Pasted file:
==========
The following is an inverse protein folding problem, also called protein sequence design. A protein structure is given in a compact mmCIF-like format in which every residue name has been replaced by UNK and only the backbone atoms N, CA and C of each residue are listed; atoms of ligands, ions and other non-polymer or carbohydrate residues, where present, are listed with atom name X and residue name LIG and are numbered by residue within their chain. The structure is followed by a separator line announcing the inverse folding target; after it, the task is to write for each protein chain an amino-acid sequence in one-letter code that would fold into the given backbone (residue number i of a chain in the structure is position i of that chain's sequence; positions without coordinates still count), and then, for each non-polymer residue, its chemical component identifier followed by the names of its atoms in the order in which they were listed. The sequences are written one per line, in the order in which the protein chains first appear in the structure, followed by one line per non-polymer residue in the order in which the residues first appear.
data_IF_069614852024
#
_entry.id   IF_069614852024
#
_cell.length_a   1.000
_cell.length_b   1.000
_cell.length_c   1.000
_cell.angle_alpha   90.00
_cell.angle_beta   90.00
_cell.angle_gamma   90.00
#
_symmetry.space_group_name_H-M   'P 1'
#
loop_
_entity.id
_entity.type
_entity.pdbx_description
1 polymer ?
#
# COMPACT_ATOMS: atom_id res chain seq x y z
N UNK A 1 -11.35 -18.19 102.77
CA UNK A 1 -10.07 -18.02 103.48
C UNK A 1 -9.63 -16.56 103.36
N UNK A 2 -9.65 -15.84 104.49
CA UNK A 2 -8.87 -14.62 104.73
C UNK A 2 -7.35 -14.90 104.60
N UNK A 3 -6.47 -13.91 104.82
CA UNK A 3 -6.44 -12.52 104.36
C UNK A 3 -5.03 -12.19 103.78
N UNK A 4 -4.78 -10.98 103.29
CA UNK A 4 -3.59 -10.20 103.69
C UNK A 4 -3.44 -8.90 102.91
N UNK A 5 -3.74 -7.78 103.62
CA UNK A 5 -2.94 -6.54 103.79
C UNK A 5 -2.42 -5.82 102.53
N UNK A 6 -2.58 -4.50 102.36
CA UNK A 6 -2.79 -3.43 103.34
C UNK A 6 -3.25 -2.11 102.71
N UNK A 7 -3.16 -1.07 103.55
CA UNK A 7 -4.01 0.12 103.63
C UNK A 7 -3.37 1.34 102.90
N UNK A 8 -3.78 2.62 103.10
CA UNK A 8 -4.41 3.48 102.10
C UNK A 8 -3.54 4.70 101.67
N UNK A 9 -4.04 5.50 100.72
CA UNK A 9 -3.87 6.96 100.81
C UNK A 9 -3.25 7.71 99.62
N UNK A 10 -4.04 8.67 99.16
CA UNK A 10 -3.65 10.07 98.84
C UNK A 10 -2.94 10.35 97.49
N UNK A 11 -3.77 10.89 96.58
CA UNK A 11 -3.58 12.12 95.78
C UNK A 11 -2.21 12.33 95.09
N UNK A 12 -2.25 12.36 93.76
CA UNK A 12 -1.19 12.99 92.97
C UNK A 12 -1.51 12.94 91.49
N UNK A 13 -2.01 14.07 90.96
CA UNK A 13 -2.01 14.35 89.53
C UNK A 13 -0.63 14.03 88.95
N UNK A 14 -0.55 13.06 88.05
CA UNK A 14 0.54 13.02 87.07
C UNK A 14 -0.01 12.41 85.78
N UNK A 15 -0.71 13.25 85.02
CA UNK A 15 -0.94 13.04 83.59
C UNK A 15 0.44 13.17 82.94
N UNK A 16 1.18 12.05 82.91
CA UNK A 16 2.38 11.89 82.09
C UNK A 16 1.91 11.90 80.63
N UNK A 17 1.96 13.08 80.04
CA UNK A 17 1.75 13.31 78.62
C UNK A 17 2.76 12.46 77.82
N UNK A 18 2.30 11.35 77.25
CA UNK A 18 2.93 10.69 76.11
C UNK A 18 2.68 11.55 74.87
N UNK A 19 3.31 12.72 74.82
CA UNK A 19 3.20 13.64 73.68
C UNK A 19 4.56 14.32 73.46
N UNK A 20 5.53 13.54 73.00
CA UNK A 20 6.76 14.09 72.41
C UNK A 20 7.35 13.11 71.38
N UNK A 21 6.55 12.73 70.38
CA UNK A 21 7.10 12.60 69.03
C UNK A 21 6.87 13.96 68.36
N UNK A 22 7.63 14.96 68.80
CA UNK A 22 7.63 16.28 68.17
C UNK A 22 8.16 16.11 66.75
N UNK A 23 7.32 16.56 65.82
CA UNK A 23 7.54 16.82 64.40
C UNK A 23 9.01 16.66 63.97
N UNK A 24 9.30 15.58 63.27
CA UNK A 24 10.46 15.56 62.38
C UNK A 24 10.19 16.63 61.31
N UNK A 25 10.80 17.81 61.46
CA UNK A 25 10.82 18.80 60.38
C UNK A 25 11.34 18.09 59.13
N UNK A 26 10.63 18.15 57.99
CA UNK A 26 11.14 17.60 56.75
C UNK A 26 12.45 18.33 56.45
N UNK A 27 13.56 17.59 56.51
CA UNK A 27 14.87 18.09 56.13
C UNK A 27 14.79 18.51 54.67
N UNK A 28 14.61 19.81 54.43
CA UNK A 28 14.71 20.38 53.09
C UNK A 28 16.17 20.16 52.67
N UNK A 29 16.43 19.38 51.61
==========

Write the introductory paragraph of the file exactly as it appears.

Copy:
The following is an inverse protein folding problem, also called protein sequence design. A protein structure is given in a compact mmCIF-like format in which every residue name has been replaced by UNK and only the backbone atoms N, CA and C of each residue are listed; atoms of ligands, ions and other non-polymer or carbohydrate residues, where present, are listed with atom name X and residue name LIG and are numbered by residue within their chain. The structure is followed by a separator line announcing the inverse folding target; after it, the task is to write for each protein chain an amino-acid sequence in one-letter code that would fold into the given backbone (residue number i of a chain in the structure is position i of that chain's sequence; positions without coordinates still count), and then, for each non-polymer residue, its chemical component identifier followed by the names of its atoms in the order in which they were listed. The sequences are written one per line, in the order in which the protein chains first appear in the structure, followed by one line per non-polymer residue in the order in which the residues first appear.